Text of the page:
All in & all, this leads me to have some guarded optimism for a change. Dembski et al. are losing the hearts & minds of the youth to Scott et al.

Comments

  1. #1 Caledonian
    August 13, 2009

    If we define the “New Atheists” as those godless folk who began pushing back against the modern incarnations of Creationism… why would the lack of change in the public’s attitudes toward evolution be relevant?

    Most people set in their ways and established in social milieux that encourage one position or another aren’t going to be converted regardless of what some upstarts outside their groups say. What matters is what people who are choosing how to construct their identities decide – and that’s young people.

    The effects of the recent pro-reason advocacy won’t be known for a generation.

  2. #2 Joshua Zelinsky
    August 13, 2009

    So in the 18-30 age group in the US there’s still no way to get more than a bit over 50% as supporting evolution. That’s not terribly impressive. Moreover, this is still very small compared to the general percentage for many other countries. For example, compare this with the numbers in Britain ( http://www.guardian.co.uk/world/2009/mar/02/charles-darwin-creationism-intelligent-design ). The questions asked are slightly different which may account for some of the distinction but even given that it looks like the most pro-evolution age cohort in the US is still less accepting of evolution than the general population in Great Britain.

  3. #3 Divalent
    August 13, 2009

    Is there any data available to assess whether the age differences reflect (as you suggest) younger adults truly differing in their beliefs (due to education and public discussion of the topic?), verses a change in attitudes with aging?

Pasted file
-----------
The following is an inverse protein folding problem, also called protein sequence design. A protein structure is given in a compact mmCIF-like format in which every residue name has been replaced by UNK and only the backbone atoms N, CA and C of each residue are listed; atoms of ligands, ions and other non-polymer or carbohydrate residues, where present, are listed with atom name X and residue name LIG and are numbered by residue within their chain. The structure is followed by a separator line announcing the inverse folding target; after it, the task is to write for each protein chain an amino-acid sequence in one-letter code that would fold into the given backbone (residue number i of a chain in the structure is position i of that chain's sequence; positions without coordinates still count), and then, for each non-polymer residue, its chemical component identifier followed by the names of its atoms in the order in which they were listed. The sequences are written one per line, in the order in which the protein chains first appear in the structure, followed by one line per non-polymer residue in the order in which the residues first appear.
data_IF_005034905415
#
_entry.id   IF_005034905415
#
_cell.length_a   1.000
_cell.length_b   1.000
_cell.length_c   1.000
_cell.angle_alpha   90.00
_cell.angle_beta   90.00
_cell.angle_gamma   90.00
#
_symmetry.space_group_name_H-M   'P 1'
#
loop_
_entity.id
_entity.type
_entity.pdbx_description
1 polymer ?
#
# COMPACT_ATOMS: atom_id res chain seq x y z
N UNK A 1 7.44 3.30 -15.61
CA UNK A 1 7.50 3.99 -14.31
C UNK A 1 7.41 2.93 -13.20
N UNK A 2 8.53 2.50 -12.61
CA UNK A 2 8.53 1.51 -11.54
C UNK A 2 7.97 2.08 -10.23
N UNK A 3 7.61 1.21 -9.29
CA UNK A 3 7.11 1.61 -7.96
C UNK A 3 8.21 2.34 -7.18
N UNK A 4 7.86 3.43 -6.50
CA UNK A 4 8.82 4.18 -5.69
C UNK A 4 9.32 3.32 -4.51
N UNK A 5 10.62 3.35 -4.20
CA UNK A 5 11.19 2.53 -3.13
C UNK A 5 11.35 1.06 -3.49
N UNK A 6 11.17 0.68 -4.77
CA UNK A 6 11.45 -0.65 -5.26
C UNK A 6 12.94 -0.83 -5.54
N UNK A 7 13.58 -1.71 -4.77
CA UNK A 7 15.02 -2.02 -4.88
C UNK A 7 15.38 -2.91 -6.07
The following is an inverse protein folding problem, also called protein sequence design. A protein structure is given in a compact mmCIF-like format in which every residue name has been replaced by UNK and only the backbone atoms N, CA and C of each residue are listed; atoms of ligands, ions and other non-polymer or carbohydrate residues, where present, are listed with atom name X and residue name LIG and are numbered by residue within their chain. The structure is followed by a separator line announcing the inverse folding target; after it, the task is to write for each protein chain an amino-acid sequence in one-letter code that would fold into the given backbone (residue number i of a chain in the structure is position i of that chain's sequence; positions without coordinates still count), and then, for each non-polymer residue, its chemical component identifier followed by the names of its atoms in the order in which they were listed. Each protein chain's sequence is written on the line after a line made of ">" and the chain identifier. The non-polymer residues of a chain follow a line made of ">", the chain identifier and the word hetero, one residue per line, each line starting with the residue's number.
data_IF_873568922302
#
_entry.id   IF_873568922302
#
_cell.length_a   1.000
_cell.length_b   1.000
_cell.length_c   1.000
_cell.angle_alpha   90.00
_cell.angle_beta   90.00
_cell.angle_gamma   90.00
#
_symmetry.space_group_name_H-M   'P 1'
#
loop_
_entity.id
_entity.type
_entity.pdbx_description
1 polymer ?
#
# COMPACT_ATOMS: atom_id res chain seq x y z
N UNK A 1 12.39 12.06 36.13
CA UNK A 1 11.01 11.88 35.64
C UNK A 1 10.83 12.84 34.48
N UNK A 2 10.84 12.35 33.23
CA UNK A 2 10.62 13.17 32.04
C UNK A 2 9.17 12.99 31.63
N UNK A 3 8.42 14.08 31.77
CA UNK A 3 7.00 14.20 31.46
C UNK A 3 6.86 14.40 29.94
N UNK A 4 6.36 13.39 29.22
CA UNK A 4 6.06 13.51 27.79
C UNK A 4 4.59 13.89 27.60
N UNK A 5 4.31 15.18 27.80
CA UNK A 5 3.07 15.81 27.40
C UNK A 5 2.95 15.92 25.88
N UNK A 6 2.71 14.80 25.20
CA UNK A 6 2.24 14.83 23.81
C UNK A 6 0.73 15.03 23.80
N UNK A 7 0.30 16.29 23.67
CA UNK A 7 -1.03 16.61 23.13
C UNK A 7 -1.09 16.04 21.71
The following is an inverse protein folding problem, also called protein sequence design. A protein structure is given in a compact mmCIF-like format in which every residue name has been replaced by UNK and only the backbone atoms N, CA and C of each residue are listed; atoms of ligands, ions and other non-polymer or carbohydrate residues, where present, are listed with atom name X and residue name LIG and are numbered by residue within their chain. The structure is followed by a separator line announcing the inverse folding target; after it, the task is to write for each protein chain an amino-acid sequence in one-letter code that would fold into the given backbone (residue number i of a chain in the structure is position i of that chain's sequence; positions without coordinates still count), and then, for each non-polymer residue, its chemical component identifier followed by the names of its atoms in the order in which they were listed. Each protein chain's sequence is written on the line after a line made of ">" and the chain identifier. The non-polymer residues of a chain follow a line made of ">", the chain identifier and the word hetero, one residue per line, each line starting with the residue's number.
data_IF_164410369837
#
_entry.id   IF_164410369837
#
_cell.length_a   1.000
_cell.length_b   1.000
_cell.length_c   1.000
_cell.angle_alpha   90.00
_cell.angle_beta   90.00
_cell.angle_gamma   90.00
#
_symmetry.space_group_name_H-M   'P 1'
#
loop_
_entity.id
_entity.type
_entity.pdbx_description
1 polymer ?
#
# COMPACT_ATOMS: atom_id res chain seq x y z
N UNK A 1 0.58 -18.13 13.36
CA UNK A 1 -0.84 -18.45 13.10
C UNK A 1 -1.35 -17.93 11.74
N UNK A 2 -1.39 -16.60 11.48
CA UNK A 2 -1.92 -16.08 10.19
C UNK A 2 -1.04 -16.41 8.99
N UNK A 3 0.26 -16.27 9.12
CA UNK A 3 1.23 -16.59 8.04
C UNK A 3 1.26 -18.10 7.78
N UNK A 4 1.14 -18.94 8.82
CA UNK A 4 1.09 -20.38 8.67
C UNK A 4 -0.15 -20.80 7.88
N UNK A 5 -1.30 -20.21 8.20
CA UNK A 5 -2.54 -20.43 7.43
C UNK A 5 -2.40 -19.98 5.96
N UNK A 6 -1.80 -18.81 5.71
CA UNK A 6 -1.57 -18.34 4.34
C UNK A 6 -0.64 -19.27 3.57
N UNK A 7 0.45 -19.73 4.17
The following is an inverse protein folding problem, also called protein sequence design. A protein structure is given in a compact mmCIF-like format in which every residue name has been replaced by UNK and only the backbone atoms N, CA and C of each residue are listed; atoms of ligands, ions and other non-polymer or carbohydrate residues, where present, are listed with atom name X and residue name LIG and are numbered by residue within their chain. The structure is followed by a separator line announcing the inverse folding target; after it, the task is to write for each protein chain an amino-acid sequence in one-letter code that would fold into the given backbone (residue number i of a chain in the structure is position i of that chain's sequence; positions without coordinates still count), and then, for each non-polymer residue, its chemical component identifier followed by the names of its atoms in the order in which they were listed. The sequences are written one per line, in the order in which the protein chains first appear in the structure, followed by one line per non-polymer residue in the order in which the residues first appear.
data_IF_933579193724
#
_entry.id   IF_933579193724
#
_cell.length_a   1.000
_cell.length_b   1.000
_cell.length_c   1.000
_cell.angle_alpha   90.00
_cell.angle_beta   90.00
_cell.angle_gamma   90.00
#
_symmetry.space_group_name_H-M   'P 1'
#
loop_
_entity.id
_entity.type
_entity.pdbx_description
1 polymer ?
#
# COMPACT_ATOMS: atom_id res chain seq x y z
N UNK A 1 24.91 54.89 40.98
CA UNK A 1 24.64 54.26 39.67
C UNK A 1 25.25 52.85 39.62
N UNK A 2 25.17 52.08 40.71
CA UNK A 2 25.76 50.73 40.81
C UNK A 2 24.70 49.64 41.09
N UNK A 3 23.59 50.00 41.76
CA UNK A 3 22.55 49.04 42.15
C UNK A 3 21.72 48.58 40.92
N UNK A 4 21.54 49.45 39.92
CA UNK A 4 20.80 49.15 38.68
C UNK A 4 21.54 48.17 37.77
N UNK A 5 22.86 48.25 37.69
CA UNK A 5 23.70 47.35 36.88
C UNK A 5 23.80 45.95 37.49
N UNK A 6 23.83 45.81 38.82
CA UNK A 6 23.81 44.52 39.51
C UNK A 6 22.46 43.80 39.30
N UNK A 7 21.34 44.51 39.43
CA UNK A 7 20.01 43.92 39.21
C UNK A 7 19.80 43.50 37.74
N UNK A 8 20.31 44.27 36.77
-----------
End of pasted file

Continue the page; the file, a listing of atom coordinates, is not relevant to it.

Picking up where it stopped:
(you would need data on what the breakdown was of the older cohorts when they were younger).

    It’s not an unreasonable alternative hypothesis to explain the data. After all, don’t people become a bit more conservative as they age?

  4. #4 Marc
    August 13, 2009

    I detest being called an atheist (which I am by definition, and very proud of it) because of the negative connotation. Freethinker and Bright are a bit woolly for me too.

    I prefer to be thought of as intelligent and sufficiently strong willed to break the programming. Should it have a label? I don’t know but I expect not since rather the like the old “The best trick the devil ever pulled…” argument, the best trick believers ever pulled was convincing each other and a large amount of fence-sitters, that being an atheist was tantamount to being a bad person.

    To be a “Christian” is a good thing, not=bad – especially in the US it seems. Yet as I worked on my current book (now shelved temporarily for lack of money and I need to eat) I became more aware of how the Mid-East must view the far west. With all the tub-thumping creationists in the US and the way American politicians of both sides seeming eager to profess unerring faith, it’s little wonder that some states see them as an evil theocracy – and are therefore, threatened.

    While I was, at one point in my life, prepared to accept America as friend, I now find myself slightly repelled by its deeply and frankly idiot clinging to outmoded belief systems.

    Curiously, it’s been suggested that a good health system sounds the death knell for belief – that the NHS is behind the great decline in belief in the UK. Little wonder then that as soon as that is threatened the idiots come out on telly and assume that Prof. Hawking would have been left to die on the NHS – when in reality, it cared for his every medical need ENTIRELY FREE for 40-some years.